“The basic conditions enabling animals to survive – and that includes in urban environments – are safe access to water, sufficient food, shelter, and suitable places for reproduction.” 88% of the Czech Republic’s land area is made up of either woodland or agricultural land. Farming methods can severely reduce biodiversity (monocultures, chemical fertilizers, heavy machinery); paradoxically, some species actually find it easier to survive in areas of human settlement than in unpopulated areas. Závalský explains how people can help: “Even in their gardens at home, people can create ideal conditions for numerous species to thrive and reproduce. The most important factor – and the basis of everything – is a diverse range of vegetation. You need to create a combination of flowering and honey-bearing plants, fruit-bearing trees or bushes, and other types of trees.”
In the past two years, the zoo has planted around 12 000 trees and bushes. In 2017 staff built over 260 bunkers to substitute for hollow tree trunks – not only for small songbirds, but also for larger species such as kestrels and owls, as well as bats, bees and more. There are also three “insect hotels”, four egg-laying boxes for lizards, and three butterfly meadows. Many of these facilities have information panels for visitors, and there are some fun interactive features – such as the large wooden sculptures of beetles, which help explain the importance of dead wood for beetle populations.
In recent years, the zoo has also focused on naturally occurring reptiles and amphibians. There are numerous specially created ponds, marshy areas and other places where water is deliberately retained and drainage slowed. In 2015 the zoo opened a unique new wetland-themed nature trail, focusing on amphibians, reptiles, and other plant and animal species. Besides supporting biodiversity in wetland parts of the zoo and improving conditions so that rare plants and animals can thrive, the trail also plays a key role in raising public awareness of the critical importance of wetland habitats. Information is presented in a fun and entertaining way, with realistic (but larger-than-life) models of native reptiles and amphibians. Visitors of all ages can get “up close and personal” with these species, some of which live very secret lives and are seldom seen. Wetland areas are particularly important because they harbour some of the most biodiverse plant and animal communities on the planet. Yet they are very vulnerable to human intervention, and many wetland areas have been irreversibly damaged by human activity.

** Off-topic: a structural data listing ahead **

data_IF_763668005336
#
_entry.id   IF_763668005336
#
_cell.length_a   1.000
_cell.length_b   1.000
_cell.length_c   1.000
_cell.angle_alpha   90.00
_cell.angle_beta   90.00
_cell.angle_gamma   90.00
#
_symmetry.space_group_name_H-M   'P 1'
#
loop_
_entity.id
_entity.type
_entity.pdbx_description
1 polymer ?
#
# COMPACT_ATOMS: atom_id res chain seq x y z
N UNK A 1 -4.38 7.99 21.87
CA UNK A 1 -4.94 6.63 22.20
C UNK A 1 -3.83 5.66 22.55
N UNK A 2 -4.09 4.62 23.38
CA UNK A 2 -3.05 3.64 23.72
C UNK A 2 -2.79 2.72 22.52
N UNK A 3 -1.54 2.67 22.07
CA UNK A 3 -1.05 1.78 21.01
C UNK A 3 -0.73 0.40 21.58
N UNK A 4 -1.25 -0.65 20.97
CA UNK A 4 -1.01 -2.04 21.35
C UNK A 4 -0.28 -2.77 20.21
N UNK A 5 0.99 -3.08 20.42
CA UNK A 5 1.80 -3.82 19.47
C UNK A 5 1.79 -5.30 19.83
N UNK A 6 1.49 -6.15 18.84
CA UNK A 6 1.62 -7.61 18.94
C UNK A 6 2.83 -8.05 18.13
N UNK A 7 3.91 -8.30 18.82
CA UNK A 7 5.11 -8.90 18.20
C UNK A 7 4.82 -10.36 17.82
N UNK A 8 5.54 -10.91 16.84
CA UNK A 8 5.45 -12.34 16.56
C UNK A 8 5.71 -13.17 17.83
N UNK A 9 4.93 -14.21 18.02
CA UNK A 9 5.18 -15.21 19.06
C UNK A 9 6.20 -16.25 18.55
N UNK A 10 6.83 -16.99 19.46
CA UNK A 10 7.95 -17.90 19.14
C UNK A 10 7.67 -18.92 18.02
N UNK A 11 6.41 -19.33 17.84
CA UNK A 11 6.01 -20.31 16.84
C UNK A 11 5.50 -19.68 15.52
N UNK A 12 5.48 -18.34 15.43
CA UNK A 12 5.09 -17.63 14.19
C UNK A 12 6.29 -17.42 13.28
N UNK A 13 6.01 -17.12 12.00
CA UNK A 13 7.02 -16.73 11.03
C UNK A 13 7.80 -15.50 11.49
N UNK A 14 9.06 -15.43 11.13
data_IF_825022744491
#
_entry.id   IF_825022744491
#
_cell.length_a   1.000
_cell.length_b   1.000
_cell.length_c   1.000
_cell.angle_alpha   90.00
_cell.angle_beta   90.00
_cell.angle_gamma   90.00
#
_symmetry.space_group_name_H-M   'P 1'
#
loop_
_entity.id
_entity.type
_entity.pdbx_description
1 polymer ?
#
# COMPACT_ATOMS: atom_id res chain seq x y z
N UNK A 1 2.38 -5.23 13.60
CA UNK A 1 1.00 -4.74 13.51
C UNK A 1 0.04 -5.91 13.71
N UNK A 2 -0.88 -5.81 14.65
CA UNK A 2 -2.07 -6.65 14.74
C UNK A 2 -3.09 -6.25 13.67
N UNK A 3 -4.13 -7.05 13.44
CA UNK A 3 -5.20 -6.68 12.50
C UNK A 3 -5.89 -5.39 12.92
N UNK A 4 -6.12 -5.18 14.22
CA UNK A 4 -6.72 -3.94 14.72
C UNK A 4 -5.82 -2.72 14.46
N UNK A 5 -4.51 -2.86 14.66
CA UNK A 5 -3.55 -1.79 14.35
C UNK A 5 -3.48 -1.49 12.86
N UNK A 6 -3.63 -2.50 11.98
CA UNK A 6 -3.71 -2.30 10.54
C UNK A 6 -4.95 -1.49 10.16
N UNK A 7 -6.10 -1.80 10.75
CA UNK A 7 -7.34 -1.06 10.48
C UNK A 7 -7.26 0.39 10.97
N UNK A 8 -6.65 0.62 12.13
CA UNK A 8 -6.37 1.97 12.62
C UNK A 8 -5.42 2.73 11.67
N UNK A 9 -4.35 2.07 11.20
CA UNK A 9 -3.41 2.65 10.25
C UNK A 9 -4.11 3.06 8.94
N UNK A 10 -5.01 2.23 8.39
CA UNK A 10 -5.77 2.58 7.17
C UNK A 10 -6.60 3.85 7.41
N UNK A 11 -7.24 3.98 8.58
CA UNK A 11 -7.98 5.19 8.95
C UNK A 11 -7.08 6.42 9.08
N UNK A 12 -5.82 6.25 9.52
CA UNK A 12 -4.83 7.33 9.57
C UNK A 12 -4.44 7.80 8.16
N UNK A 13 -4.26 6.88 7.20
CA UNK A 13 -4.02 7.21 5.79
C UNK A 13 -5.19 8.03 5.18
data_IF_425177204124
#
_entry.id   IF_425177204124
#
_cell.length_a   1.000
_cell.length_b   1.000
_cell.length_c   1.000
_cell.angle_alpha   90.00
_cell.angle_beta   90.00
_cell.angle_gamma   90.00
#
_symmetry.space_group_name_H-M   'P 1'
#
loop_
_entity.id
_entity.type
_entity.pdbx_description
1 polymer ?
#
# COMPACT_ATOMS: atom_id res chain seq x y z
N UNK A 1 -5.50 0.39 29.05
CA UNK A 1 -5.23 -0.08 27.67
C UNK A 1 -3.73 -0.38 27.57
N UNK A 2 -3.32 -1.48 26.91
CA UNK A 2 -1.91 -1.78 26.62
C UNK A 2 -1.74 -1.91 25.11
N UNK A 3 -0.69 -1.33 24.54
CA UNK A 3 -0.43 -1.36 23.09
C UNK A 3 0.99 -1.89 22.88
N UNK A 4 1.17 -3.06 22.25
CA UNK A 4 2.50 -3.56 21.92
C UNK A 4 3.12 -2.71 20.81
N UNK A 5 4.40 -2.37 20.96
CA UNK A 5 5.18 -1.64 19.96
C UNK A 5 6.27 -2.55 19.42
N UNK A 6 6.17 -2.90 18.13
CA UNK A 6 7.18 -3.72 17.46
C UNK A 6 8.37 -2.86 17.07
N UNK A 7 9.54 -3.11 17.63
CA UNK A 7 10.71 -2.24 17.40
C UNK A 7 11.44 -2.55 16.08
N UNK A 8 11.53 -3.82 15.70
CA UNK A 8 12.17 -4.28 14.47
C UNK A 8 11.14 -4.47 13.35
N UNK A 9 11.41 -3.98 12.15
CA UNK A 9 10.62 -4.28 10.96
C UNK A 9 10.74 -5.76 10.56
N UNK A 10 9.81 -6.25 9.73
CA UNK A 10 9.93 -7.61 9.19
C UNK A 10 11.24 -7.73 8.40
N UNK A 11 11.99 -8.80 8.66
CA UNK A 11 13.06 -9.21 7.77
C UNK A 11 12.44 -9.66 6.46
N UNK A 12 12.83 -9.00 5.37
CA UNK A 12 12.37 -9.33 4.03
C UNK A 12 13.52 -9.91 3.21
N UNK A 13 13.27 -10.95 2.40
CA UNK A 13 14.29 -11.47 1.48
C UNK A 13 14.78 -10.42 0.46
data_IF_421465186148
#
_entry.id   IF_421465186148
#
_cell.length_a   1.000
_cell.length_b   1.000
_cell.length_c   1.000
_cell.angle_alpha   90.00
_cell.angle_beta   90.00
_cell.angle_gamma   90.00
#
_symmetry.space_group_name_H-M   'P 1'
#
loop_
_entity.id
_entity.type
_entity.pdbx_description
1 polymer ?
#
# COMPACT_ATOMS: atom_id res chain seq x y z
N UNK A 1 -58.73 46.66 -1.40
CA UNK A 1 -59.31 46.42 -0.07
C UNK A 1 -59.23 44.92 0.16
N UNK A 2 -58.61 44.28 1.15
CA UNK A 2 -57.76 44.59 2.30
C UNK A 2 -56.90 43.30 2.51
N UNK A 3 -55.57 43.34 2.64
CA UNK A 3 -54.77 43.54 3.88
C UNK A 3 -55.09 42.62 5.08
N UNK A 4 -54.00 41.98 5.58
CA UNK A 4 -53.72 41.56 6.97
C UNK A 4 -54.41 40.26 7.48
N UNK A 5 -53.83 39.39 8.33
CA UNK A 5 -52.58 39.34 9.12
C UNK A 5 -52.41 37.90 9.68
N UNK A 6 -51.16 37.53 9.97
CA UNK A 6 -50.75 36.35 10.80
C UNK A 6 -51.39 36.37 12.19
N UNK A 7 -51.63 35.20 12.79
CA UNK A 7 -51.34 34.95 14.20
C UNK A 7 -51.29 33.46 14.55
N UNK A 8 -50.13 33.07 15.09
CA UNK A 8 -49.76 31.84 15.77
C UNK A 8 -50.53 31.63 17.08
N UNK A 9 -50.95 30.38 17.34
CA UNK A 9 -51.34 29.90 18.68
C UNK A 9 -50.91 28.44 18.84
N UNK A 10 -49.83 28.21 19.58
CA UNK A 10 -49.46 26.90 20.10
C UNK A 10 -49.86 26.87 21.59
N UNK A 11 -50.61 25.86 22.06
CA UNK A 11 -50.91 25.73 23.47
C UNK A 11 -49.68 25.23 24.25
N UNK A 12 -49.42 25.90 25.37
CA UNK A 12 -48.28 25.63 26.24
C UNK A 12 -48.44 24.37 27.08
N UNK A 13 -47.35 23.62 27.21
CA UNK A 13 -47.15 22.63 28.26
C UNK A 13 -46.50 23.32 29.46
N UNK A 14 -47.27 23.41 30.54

Ostrava’s Deputy Mayor Kateřina Šebestová highlights the zoo’s potential:
“Our zoo is one of the most popular tourist attractions not only in Ostrava and the region, but in the whole of the Czech Republic – so it can potentially reach a large number of people and motivate them to play their own part in nature conservation. In fact, many visitors come from nearby Poland, so the zoo could actually play an internationally significant role.”
“The largest number of wild species can be found in the zoo, but in Ostrava there are 12 protected areas where animals are thriving. These are Turkov, Štěpán, Rezavka, Polanecká niva, Poodří and others. We strive for the title of European Green Capital, so we have prepared a short film about the beauties of these territories, “said Deputy Mayor Kateřina Šebestová
Conservation experts from the zoo work closely alongside many other institutions. If we are to achieve real progress in nature conservation, it is essential to cooperate and involve all stakeholders in an integrated approach.
Photo: Pavel Vlček, Ostrava Zoo archives